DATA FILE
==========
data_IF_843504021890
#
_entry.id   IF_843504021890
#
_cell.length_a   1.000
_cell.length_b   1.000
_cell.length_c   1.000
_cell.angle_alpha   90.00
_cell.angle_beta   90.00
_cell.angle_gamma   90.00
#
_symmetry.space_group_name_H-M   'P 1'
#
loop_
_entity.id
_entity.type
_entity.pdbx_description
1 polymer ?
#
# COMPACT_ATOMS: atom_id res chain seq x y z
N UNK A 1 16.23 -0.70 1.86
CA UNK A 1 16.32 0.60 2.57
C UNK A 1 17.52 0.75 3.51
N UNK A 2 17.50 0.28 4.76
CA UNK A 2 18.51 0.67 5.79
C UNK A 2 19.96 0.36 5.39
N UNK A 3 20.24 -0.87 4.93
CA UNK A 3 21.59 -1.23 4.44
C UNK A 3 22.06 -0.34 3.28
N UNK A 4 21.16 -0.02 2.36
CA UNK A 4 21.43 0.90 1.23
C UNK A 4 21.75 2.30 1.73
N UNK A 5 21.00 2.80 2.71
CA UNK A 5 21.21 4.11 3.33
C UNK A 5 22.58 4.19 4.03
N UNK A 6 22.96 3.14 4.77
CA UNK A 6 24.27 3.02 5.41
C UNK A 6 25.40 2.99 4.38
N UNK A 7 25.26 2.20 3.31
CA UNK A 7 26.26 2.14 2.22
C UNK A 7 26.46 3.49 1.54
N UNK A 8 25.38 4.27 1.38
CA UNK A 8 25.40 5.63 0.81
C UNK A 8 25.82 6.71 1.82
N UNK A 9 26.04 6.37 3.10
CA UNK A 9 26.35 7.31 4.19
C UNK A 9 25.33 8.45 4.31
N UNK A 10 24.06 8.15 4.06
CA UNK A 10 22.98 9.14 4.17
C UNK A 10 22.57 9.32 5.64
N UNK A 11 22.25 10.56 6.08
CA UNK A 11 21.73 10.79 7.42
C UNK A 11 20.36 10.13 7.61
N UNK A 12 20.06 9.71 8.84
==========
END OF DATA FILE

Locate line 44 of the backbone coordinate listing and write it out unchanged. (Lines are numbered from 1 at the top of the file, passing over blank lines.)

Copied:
C UNK A 8 25.82 6.71 1.82